Air travel around the globe hasn’t been able to escape from the overreaching talons of the pandemic. The scenario is different in other parts of the world. Europe, for example, is experiencing another phase of air travel restrictions and low demand. The air travel on the continent reached almost 50% of last year’s capacity at its peak, but it has taken a sharp turn as the virus surges again in some countries.
The case is similar across the border. The U.S.’s air travel industry might’ve taken a breather, but the reprieve is gone now, but the demand fails again. Many countries are already bracing for a second wave.
Canada and Air Canada
The Canadian government hasn’t yet relaxed the travel restrictions. This decision is negatively impacting the businesses of local and foreign airlines that have Canada as an essential destination. The combined blow of international travel dimming and extended restrictions in Canada could’ve destabilized Air Canada (TSX:AC) even more, but somehow, the stock is staying healthy.
In the past 30 days, the stock surged by almost 15%. The stock is slowly creeping towards $20, and if another significant blow doesn’t affect its momentum, it might continue to grow gradually. The critical part here isn’t the growth pace of the battered Air Canada stock, but its resilience.
Despite the fact that Air Canada flights continue to be flagged down for coronavirus exposure, and that refund requests plague the company, the stock is improving. It might mean that investors have made up their minds that this company isn’t going down. This is why many might be interested in capitalizing on its eventual recovery, which is expected to double investor’s money next year.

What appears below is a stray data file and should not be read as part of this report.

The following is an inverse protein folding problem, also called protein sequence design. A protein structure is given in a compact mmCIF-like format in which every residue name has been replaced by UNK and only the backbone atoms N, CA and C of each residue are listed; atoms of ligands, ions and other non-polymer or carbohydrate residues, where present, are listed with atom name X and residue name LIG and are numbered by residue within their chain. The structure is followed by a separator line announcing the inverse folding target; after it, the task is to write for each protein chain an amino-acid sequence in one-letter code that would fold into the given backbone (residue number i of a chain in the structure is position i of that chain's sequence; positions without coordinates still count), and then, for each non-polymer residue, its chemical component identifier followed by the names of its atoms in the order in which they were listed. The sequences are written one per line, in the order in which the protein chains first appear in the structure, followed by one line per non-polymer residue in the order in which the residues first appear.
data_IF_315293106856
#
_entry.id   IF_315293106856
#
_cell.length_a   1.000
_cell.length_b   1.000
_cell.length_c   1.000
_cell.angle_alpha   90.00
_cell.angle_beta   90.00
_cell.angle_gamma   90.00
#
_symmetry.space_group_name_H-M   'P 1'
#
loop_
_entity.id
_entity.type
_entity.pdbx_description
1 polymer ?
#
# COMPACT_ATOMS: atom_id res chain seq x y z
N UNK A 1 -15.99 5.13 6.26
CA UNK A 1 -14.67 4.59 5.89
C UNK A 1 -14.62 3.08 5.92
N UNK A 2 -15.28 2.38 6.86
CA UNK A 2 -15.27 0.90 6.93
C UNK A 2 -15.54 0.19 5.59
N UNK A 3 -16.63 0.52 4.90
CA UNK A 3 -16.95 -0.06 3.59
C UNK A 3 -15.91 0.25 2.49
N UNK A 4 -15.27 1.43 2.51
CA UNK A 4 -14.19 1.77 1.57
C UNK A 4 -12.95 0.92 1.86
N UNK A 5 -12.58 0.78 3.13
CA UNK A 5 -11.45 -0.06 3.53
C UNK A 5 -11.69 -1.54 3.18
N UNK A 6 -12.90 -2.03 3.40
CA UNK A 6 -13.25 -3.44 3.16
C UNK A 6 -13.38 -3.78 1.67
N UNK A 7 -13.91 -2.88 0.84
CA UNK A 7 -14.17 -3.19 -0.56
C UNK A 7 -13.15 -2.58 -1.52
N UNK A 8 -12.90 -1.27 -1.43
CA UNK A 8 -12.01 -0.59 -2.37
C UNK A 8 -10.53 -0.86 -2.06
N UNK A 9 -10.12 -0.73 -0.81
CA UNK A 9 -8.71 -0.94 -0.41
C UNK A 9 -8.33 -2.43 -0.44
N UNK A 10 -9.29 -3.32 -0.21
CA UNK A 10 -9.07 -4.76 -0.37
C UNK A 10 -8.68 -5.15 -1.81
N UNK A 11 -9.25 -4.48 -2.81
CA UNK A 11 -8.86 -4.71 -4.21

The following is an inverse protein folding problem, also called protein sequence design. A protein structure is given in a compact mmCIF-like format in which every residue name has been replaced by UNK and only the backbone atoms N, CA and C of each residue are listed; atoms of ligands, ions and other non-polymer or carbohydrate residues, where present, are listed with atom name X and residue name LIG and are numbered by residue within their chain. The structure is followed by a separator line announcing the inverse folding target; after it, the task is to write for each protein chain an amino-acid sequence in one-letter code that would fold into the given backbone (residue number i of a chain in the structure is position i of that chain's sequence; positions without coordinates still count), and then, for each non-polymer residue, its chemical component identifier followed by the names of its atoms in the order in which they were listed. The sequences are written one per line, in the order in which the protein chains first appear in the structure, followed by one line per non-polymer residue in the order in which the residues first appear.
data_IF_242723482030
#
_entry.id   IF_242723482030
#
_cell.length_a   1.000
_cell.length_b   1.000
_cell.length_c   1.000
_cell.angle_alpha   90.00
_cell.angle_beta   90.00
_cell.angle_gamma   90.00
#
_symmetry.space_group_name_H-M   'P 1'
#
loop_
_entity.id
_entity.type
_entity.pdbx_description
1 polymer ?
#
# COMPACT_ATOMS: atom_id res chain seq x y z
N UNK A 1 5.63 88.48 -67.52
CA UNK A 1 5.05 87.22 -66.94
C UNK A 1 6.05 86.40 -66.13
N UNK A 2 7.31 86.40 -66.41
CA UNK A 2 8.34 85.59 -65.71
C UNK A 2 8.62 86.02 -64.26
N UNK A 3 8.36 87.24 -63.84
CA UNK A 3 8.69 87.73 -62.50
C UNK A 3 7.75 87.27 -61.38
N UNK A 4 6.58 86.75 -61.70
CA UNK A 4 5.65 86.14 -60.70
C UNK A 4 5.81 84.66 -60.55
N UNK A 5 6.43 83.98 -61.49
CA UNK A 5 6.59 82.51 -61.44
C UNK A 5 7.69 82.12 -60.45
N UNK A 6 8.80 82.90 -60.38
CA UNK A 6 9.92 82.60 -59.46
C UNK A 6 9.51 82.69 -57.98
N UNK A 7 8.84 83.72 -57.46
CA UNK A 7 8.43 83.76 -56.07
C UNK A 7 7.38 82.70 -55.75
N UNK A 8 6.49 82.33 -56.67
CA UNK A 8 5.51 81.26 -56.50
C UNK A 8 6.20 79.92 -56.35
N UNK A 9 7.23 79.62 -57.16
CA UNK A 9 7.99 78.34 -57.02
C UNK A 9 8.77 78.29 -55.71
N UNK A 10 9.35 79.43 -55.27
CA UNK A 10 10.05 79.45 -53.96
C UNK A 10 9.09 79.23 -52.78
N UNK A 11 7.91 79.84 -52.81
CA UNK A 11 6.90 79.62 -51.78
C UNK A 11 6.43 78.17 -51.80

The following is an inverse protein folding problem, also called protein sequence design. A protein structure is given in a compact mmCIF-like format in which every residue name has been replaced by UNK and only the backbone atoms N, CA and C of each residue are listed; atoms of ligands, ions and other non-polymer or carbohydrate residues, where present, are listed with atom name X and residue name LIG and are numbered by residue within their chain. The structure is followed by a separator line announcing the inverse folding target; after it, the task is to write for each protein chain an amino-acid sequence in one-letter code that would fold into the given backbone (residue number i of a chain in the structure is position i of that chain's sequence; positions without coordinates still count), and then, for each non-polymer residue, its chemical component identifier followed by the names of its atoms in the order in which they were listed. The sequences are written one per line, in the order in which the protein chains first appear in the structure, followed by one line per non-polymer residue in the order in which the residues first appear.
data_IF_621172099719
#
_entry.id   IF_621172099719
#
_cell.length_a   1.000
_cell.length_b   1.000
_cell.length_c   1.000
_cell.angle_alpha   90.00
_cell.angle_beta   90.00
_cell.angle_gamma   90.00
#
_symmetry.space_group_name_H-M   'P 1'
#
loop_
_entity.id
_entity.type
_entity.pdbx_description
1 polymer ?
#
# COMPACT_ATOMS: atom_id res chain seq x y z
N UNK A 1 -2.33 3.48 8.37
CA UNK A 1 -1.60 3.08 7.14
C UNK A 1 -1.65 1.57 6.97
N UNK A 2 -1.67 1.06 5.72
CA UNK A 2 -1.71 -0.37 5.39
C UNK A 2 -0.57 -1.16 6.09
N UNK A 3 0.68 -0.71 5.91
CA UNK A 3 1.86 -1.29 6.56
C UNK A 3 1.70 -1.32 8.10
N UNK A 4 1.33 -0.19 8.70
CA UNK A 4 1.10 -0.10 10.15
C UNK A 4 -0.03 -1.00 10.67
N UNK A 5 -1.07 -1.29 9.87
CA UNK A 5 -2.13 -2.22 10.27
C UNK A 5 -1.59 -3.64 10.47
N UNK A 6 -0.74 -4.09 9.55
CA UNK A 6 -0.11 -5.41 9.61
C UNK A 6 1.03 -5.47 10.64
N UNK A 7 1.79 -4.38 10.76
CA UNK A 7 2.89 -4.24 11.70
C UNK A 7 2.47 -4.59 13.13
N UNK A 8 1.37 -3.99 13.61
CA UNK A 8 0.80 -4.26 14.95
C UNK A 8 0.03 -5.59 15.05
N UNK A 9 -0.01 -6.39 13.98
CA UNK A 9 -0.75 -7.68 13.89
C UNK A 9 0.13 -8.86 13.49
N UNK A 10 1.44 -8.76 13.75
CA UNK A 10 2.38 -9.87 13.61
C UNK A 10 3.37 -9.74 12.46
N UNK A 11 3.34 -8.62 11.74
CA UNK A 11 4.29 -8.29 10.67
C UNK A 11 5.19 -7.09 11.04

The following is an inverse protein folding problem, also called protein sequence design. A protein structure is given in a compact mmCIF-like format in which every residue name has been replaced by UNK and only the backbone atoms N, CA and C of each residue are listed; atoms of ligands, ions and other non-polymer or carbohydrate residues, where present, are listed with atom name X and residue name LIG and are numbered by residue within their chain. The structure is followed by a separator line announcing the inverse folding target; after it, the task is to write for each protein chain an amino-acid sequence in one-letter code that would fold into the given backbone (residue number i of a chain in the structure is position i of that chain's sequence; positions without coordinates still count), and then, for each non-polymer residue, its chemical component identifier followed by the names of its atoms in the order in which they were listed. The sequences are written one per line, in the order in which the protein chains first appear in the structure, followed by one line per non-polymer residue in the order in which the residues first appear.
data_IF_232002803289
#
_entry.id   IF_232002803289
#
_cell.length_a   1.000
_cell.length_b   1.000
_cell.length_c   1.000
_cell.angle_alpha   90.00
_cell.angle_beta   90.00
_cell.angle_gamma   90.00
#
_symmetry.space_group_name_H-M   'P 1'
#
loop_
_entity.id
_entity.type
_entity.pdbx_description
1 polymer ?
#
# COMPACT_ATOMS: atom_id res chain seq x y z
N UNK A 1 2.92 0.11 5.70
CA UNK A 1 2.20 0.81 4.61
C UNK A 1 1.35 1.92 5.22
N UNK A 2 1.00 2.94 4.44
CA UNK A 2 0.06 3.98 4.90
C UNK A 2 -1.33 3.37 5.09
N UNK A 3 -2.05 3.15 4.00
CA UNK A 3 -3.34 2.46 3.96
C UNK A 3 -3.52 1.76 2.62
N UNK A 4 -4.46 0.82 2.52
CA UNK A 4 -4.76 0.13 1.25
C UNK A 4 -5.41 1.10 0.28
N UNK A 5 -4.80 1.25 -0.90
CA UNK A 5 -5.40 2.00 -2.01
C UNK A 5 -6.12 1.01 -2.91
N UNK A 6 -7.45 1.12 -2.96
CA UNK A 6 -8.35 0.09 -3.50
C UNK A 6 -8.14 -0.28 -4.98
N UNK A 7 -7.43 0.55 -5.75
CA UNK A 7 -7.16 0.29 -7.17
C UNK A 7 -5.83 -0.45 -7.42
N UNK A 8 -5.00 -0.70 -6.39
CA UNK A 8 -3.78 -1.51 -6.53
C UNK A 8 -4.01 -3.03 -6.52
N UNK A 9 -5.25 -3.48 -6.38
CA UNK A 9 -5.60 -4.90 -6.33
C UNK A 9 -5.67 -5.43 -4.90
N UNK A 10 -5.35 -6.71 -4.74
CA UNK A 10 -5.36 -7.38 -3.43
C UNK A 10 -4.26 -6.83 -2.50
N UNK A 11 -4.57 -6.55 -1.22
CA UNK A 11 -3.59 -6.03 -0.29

A bright future
There hasn’t been a doubt about the fact that if Air Canada recovers, it’s going to be a powerful stock. Investors haven’t forgotten its pre-pandemic growth. If they believe that the company can achieve that feat again, investing in the company at its current valuation might be a once-in-a-lifetime opportunity (even though the opportunity has now been stretched to a few months).
This shows that investors are still interested in Air Canada as an enticing recovery stock once the pandemic is over. A viable vaccine and the international travel ban finally lifting in October could be the catalysts for Air Canada’s stock soaring. It doesn’t even need to reach its pre-pandemic valuation to double investors’ money. If you buy it now and the stock goes past $40 per share as we enter 2021, you may double your investment in a matter of months.
The second wave is a severe issue, but the countries are better prepared to deal with small outbreaks. A worst-case scenario would be the virus mutating and becoming more potent. Any significant changes in transmission, symptoms, or the fatality rate will cause a frenzy, and the economy might field a much harder blow than it did in March. That might cripple Air Canada beyond recovery, but thankfully, it’s a very long shot.
This article represents the opinion of the writer, who may disagree with the “official” recommendation position of a Motley Fool premium service or advisor. We’re Motley! Questioning an investing thesis — even one of our own — helps us all think critically about investing and make decisions that help us become smarter, happier, and richer, so we sometimes publish articles that may not be in line with recommendations, rankings or other content.
Fool contributor Adam Othman has no position in any of the stocks mentioned.